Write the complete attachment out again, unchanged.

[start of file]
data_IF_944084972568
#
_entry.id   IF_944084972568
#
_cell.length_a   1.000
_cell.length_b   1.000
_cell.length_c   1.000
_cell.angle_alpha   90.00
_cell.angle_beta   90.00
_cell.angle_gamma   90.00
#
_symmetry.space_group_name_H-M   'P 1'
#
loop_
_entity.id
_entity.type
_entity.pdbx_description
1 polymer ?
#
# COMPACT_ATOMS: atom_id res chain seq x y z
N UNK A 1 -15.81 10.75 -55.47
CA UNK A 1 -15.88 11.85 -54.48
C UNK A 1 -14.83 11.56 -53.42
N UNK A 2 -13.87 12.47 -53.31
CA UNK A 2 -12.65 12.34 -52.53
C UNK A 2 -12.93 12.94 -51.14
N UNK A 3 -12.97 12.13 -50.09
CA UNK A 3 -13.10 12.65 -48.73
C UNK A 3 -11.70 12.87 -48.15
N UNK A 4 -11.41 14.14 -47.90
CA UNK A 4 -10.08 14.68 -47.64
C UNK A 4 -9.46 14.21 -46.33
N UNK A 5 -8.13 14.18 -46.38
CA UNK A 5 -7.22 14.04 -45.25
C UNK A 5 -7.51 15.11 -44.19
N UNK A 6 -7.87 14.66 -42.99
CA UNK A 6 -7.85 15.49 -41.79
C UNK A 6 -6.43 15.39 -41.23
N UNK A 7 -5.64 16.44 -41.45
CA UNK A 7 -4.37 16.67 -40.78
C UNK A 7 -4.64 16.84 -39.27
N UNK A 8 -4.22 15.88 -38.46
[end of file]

data_IF_944084972568
#
_entry.id   IF_944084972568
#
_cell.length_a   1.000
_cell.length_b   1.000
_cell.length_c   1.000
_cell.angle_alpha   90.00
_cell.angle_beta   90.00
_cell.angle_gamma   90.00
#
_symmetry.space_group_name_H-M   'P 1'
#
loop_
_entity.id
_entity.type
_entity.pdbx_description
1 polymer ?
#
# COMPACT_ATOMS: atom_id res chain seq x y z
N UNK A 1 -15.81 10.75 -55.47
CA UNK A 1 -15.88 11.85 -54.48
C UNK A 1 -14.83 11.56 -53.42
N UNK A 2 -13.87 12.47 -53.31
CA UNK A 2 -12.65 12.34 -52.53
C UNK A 2 -12.93 12.94 -51.14
N UNK A 3 -12.97 12.13 -50.09
CA UNK A 3 -13.10 12.65 -48.73
C UNK A 3 -11.70 12.87 -48.15
N UNK A 4 -11.41 14.14 -47.90
CA UNK A 4 -10.08 14.68 -47.64
C UNK A 4 -9.46 14.21 -46.33
N UNK A 5 -8.13 14.18 -46.38
CA UNK A 5 -7.22 14.04 -45.25
C UNK A 5 -7.51 15.11 -44.19
N UNK A 6 -7.87 14.66 -42.99
CA UNK A 6 -7.85 15.49 -41.79
C UNK A 6 -6.43 15.39 -41.23
N UNK A 7 -5.64 16.44 -41.45
CA UNK A 7 -4.37 16.67 -40.78
C UNK A 7 -4.64 16.84 -39.27
N UNK A 8 -4.22 15.88 -38.46